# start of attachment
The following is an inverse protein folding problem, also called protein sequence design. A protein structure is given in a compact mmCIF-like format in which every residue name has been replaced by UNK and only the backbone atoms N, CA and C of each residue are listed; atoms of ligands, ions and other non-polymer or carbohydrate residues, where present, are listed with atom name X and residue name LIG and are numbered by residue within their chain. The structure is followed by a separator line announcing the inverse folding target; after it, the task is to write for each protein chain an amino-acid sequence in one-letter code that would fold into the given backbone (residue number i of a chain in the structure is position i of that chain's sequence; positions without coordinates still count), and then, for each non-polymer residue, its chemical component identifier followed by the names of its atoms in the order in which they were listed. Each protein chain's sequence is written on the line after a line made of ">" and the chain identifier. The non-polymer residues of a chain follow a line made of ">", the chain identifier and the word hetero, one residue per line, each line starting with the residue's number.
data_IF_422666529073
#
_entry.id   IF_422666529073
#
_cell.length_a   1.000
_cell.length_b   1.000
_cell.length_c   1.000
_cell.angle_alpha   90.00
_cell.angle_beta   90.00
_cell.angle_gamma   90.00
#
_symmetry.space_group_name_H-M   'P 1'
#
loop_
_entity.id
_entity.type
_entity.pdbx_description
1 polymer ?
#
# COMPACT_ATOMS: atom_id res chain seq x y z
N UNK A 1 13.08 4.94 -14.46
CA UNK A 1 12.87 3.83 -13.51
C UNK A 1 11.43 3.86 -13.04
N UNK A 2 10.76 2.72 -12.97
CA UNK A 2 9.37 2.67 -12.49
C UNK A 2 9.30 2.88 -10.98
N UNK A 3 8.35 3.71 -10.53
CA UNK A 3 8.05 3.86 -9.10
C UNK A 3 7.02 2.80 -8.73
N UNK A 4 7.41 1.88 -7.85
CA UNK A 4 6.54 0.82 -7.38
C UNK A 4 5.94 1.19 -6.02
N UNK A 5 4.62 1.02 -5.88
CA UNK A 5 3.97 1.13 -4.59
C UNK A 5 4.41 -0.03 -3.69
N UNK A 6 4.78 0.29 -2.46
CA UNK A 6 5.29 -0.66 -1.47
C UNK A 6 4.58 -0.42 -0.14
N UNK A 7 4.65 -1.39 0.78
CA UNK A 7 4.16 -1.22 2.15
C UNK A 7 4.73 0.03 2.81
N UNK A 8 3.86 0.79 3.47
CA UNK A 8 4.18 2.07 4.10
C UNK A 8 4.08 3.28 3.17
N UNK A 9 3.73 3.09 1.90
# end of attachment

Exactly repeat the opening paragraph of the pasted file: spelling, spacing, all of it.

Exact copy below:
The following is an inverse protein folding problem, also called protein sequence design. A protein structure is given in a compact mmCIF-like format in which every residue name has been replaced by UNK and only the backbone atoms N, CA and C of each residue are listed; atoms of ligands, ions and other non-polymer or carbohydrate residues, where present, are listed with atom name X and residue name LIG and are numbered by residue within their chain. The structure is followed by a separator line announcing the inverse folding target; after it, the task is to write for each protein chain an amino-acid sequence in one-letter code that would fold into the given backbone (residue number i of a chain in the structure is position i of that chain's sequence; positions without coordinates still count), and then, for each non-polymer residue, its chemical component identifier followed by the names of its atoms in the order in which they were listed. Each protein chain's sequence is written on the line after a line made of ">" and the chain identifier. The non-polymer residues of a chain follow a line made of ">", the chain identifier and the word hetero, one residue per line, each line starting with the residue's number.